Used to a peripatetic lifestyle in the nascent stage of the Empire, many of these stoic and robust Timurid women accepted hardship willingly alongside their men, thereby naturally reducing the gap between their public and private space. Their dominant status was further fortified by the pragmatism of Mughal men who did not stigmatise women who passed into enemy hands. Khanzada Begum, a sister of Babur, for instance, who was lost to the enemy was welcomed back many years later and continued to enjoy power on her re-establishment in her maternal family till her death.
In a complete subversion of the tenacious stereotype about the conservative attitude of Islam towards its women, Mukhoty points out that it was the Mughals who drew inspiration from the Rajput ideas of sexual virtuousness and purdah for women instead of it being the other way round. These norms seem to have been incorporated in the harem after the conquest of Chittor and defeat of Rani Durgavati, the queen of Gondwana. The book, therefore, is in a way an exposition of the rubbing off of the cultural restrictiveness of the Rajputs on the Mughals.
Akbar’s rule seems to have been the point of transition when the need to establish a stable empire and manage a diverse harem, which emerged as a shelter for a large number of women including mothers, grandmothers, elderly women and wives of men disgraced in his court, led to the delineation of the public and private space for the first time. Tented residences of Babur’s reign were replaced by palaces of marble and stone heralding the dawn of a new empire. Fatehpur Sikri clinched the idea of a separate enclosed space called the zenana where women were to be neither seen nor heard. The birth of Salim (future Jehangir) institutionalized the veil of chastity and a pseudo identity hidden behind a title – Harkha Bai, Humayun’s mother, became Maryam us Zamani while Hamida Bano, Akbar’s mother, was rechristened Maryam Makani (of Mary’s stature).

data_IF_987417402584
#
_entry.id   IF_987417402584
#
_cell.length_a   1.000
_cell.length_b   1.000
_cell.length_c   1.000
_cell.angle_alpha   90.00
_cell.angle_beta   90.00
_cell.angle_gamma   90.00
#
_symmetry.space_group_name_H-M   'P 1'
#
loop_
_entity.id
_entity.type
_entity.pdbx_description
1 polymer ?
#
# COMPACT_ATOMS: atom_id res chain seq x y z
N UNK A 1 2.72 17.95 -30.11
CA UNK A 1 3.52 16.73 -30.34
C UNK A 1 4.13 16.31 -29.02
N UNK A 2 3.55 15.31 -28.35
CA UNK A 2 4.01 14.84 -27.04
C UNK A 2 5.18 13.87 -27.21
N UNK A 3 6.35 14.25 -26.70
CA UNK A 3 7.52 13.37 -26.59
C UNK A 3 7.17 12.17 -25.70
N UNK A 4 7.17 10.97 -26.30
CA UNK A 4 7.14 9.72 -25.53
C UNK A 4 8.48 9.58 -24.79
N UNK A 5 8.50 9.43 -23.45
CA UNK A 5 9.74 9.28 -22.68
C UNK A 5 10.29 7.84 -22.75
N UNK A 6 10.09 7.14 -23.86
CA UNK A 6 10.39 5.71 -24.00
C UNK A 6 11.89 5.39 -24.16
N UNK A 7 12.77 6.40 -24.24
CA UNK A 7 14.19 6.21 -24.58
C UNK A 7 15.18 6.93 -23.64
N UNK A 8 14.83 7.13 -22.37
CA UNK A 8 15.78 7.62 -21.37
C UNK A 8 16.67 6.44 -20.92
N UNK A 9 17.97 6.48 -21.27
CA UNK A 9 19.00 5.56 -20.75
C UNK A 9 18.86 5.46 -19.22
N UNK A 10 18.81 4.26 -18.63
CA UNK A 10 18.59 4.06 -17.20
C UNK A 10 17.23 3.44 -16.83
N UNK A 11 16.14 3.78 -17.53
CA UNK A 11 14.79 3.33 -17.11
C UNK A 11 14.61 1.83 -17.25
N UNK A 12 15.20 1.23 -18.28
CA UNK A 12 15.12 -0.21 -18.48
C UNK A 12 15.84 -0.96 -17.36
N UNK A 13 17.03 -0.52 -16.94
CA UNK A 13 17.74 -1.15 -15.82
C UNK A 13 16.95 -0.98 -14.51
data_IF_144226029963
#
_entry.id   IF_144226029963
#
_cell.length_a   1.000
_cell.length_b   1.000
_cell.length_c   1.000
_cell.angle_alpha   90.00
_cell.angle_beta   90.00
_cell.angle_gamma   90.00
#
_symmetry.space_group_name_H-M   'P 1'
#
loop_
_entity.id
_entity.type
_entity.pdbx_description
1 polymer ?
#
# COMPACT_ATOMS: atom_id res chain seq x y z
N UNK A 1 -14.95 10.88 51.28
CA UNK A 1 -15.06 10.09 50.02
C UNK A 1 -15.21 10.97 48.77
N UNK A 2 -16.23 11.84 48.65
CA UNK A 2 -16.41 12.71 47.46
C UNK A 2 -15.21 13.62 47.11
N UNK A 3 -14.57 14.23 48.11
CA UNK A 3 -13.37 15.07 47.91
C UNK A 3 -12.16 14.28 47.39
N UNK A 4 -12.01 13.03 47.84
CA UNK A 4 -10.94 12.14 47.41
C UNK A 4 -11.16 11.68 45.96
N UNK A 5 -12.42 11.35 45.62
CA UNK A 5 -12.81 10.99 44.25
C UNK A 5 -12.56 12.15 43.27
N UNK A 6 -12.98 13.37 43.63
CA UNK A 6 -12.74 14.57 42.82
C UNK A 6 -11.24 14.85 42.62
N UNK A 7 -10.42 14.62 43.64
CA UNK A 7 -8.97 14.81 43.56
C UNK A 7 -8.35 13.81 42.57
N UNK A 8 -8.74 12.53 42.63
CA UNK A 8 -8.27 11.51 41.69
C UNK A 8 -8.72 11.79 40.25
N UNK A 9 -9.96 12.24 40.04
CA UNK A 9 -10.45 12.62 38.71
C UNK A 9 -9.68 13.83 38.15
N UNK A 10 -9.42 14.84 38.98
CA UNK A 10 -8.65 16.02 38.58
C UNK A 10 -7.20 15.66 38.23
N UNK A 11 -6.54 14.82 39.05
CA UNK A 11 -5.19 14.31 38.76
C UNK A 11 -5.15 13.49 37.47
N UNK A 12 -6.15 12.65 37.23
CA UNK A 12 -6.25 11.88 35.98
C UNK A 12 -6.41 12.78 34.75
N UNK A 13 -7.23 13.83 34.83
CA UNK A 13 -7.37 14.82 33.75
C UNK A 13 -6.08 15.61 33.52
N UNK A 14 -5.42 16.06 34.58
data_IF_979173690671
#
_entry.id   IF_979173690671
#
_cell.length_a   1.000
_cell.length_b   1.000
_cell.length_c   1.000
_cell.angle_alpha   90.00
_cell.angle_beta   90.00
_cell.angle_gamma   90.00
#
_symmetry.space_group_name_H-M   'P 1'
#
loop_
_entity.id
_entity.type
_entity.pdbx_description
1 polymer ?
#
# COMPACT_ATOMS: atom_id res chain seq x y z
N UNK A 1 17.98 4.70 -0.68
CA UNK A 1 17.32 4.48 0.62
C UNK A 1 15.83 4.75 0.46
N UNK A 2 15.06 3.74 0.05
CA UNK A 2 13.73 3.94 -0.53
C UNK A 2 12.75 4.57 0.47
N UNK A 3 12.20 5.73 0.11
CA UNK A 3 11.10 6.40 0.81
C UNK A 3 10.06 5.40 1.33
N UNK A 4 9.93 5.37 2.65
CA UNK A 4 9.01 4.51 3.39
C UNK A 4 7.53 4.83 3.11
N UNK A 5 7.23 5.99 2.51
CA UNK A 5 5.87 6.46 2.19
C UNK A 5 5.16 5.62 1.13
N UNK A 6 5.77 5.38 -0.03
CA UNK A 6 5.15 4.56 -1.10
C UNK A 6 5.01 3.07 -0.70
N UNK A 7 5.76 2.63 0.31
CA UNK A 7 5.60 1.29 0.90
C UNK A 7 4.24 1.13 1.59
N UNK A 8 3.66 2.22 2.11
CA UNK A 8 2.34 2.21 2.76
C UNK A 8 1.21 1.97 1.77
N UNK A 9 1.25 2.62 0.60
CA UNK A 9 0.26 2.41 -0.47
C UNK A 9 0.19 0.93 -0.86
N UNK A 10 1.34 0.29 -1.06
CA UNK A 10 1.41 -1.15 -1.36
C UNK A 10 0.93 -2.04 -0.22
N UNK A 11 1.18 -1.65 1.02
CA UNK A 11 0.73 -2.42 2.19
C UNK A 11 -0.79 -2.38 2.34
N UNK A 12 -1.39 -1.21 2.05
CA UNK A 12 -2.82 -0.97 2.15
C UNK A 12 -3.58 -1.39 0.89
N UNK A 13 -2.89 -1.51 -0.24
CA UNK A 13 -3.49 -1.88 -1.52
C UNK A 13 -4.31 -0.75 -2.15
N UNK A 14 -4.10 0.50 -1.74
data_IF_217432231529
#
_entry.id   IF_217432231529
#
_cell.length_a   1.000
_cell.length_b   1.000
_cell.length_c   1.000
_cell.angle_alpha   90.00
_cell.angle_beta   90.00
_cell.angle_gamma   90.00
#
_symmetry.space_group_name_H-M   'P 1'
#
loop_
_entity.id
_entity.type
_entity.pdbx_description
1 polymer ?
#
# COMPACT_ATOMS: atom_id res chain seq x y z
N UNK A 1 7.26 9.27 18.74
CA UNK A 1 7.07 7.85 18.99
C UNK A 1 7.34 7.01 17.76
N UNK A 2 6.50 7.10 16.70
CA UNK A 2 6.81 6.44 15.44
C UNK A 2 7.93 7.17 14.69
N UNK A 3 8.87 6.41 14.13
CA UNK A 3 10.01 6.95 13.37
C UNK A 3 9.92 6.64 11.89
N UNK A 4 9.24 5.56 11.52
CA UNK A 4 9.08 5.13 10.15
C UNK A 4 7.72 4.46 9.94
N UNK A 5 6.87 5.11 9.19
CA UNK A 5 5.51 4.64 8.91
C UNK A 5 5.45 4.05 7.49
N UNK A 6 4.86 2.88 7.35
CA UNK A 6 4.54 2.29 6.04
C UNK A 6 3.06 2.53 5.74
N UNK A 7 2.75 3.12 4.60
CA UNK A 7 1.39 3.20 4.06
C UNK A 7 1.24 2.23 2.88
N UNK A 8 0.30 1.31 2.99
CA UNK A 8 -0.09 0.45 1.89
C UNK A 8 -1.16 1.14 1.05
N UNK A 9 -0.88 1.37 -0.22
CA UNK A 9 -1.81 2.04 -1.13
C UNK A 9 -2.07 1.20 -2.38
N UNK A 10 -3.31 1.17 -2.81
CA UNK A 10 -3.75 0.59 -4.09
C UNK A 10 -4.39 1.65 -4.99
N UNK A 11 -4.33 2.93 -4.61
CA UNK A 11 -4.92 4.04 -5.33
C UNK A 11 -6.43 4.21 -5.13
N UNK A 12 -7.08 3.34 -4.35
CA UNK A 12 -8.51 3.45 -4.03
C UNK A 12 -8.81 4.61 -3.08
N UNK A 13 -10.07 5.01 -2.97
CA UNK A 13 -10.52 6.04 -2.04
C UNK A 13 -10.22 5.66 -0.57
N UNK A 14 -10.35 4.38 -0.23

Yet these invisible bearers of morality negotiated the norms imposed on them astutely. During the empire formation, the unscrupulous, ambitious and dominant Maham Anga, Akbar’s foster mother, wielded such power that she was able to rout Bairam Khan, commander in chief of the Mughal army. Akbar’s official chronicler Abul Fazl too acknowledged her wisdom and courage. Politically active women such Harkha Bai, were able to banish William Hawkins the ambassador of the English East India Company from the Mughal court. Noor Jahan emerges as another striking figure in the light of Jehangir’s incompetency as an opium addict, while Jahanara, Aurangzeb’s daughter, attained the title of Padshah Begum, an honour and power bestowed upon widowed wives, sisters and unmarried daughters. Upon them lay the onerous task of uniting conflicting fathers with their sons, a regular malaise of the Mughal dynasty.